It’s been a long road for broadband provider TalkTalk Telecom Group (LSE: TALK), whose share price has fallen by more than 70% over the last four years. But as I’ll explain, I think this unloved FTSE 250 company may finally have reached a stage where it could be a decent investment.
Why I’ve changed my mind
If you’ve read my previous coverage of TalkTalk over the last few years, you’ll know that I’ve been avoiding the stock. So what has changed?
I think the plans set out by founder Sir Charles Dunstone when he returned to the firm in May 2017 are starting to deliver results. The main thrust of the strategy is for it to be a large-scale value provider of fixed broadband only.
Figures released today suggest that progress is steady. The company reported a net increase of 490,000 subscribers for fibre broadband. Total customer numbers rose by 150,000 to 4.3m and the firm has now seen nine consecutive quarters of growth.
Of course, it’s easy to win customers by slashing prices. So is TalkTalk becoming more profitable as well?
Today’s figures are mixed. Underlying revenue rose by 2.2% to £1,544m, while operating profit excluding certain one-off costs rose by 46% to £89m. Much of this gain was due to lower operating costs, which the firm says will be a continued focus.
Restructuring and network upgrades are continuing to absorb much of the firm’s spare cash. But even if we include all costs, TalkTalk moved from an operating loss of £44m to an operating profit of £47m last year.
More importantly, cash generation improved, leaving the dividend covered comfortably by free cash flow. Net debt remains a concern, at £781m. But no significant repayments are due until 2022, by which time costs should be lower and income higher.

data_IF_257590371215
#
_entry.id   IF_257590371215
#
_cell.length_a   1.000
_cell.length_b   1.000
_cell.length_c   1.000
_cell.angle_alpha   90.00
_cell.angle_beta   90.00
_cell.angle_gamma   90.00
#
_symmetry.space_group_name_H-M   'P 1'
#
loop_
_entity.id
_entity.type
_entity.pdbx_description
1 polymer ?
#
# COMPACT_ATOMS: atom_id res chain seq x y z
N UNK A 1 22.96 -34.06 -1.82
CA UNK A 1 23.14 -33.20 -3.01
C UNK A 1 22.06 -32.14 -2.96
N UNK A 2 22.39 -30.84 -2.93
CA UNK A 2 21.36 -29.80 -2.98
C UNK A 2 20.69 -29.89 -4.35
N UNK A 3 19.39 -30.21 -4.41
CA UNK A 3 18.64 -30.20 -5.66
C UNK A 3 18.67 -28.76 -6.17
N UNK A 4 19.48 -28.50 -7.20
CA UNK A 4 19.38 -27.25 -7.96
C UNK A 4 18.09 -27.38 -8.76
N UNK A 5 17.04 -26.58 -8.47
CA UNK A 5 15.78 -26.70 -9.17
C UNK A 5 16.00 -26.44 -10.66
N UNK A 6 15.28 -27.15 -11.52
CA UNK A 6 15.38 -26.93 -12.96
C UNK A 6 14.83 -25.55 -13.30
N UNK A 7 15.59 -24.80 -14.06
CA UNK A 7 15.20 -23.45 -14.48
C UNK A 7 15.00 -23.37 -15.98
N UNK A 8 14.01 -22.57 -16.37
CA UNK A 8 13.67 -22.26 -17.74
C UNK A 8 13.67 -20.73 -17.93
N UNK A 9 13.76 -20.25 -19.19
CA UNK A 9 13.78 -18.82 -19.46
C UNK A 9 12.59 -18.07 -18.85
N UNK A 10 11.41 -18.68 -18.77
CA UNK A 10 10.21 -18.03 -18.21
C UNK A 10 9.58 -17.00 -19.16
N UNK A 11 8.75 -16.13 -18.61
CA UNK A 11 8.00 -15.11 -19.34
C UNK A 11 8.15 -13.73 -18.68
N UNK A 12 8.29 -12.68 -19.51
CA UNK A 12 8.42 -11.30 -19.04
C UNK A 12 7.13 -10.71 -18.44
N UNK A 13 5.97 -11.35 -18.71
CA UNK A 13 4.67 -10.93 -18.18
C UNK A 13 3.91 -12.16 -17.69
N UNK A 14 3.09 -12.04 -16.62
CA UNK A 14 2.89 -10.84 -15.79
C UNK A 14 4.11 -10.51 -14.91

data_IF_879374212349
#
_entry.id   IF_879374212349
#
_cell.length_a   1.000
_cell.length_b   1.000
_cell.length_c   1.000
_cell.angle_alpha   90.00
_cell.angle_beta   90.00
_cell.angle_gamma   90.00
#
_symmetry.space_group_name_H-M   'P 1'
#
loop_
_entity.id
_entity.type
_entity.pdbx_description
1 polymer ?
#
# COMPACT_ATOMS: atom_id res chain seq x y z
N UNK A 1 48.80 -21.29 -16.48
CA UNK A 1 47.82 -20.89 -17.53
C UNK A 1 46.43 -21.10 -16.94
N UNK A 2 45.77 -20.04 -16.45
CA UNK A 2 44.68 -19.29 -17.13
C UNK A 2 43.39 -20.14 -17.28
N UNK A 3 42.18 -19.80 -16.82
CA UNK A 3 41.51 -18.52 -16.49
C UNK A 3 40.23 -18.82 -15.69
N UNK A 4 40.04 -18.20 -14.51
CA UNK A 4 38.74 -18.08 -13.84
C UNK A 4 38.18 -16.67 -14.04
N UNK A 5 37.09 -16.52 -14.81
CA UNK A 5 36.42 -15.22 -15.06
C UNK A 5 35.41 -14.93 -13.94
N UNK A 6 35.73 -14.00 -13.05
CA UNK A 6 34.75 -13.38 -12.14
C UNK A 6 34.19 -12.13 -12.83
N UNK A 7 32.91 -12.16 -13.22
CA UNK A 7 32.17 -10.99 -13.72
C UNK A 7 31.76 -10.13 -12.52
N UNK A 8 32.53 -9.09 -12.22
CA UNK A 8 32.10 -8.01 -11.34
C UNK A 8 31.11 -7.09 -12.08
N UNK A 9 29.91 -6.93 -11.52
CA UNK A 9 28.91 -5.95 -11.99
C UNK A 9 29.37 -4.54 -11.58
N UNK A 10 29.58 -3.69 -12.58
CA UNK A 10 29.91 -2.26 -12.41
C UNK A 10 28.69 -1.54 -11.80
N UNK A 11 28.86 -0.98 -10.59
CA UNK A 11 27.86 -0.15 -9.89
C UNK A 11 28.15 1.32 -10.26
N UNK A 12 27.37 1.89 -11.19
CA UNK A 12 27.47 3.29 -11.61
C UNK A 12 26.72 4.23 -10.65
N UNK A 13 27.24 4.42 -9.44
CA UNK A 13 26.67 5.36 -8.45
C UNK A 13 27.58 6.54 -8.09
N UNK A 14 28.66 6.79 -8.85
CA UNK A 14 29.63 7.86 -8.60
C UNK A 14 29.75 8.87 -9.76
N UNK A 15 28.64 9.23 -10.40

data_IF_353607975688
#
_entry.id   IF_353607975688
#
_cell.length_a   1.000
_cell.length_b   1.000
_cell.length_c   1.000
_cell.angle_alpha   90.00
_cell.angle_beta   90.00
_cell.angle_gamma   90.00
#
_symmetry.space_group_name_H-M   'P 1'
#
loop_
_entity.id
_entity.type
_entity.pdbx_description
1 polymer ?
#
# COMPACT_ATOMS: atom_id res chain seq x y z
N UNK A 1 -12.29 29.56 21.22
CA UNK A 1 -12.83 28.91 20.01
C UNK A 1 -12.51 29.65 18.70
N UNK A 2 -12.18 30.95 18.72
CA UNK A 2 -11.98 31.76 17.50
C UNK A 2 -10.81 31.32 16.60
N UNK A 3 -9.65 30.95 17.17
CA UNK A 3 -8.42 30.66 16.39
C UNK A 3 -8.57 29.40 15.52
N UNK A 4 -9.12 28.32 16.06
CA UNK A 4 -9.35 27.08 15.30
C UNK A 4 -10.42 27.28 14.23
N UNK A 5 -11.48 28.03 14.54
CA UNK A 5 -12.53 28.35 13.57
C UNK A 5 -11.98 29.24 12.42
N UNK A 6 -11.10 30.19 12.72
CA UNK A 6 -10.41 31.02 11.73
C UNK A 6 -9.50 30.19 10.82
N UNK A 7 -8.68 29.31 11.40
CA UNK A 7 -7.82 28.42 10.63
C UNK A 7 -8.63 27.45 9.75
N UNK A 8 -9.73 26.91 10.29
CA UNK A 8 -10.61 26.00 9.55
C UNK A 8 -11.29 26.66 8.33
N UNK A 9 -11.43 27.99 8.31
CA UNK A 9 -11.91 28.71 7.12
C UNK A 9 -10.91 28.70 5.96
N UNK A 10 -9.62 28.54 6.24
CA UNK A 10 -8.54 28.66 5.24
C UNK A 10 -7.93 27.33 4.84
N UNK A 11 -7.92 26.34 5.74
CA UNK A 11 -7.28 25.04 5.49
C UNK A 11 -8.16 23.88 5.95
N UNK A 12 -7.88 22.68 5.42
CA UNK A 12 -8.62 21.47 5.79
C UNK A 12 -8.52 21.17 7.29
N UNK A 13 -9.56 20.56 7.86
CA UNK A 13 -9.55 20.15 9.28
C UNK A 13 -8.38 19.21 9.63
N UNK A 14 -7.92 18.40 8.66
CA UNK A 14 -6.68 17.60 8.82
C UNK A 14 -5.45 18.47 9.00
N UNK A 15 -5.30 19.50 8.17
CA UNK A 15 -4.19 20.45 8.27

TalkTalk shares don’t look cheap, with a 2019/20 forecast price/earnings ratio of 18 and a forecast dividend yield of 2.8%. But if earnings continue to recover, I think the current price could offer good value. If I wanted to add TalkTalk to my portfolio, I’d certainly consider buying after today’s results.
Powering up for growth?
Temporary power solutions provider Aggreko (LSE: AGK) is another firm that’s been through a long decline. This company rents out generators to provide power for large events and also operates in emerging markets, where it can provide additional grid power to meet growing demand for electricity.
The shares have fallen by about 65% since September 2012. However, Aggreko’s latest figures confirmed my view that this business is on the mend. The group’s underlying revenue rose by 8% to £1,760m while underlying pre-tax profit was 10% higher, at £182m.
I am generally cautious about companies’ underlying figures, which include adjustments designed to flatter profits. But I’m comfortable with Aggreko’s adjusted numbers. The only real changes relate to exchange rates and fuel costs, which are passed through to customers.
My calculations indicate that the firm’s operating profit margin rose from 10.8% to 12.4% last year. There were also improvements in free cash flow and underlying earnings. Analysts’ forecasts suggest modest growth in 2019 followed by bigger gains in 2020, when the company will provide power for the next Olympic Games.
The shares currently trade on 16 times 2019 forecast earnings, with a 3.4% dividend yield. I think this could be a decent entry point for long-term buyers.
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Roland Head has no position in any of the shares mentioned. The Motley Fool UK has no position in any of the shares mentioned. Views expressed on the companies mentioned in this article are those of the writer and therefore may differ from the official recommendations we make in our subscription services such as Share Advisor, Hidden Winners and Pro. Here at The Motley Fool we believe that considering a diverse range of insights makes us better investors.
Motley Fool UK 2019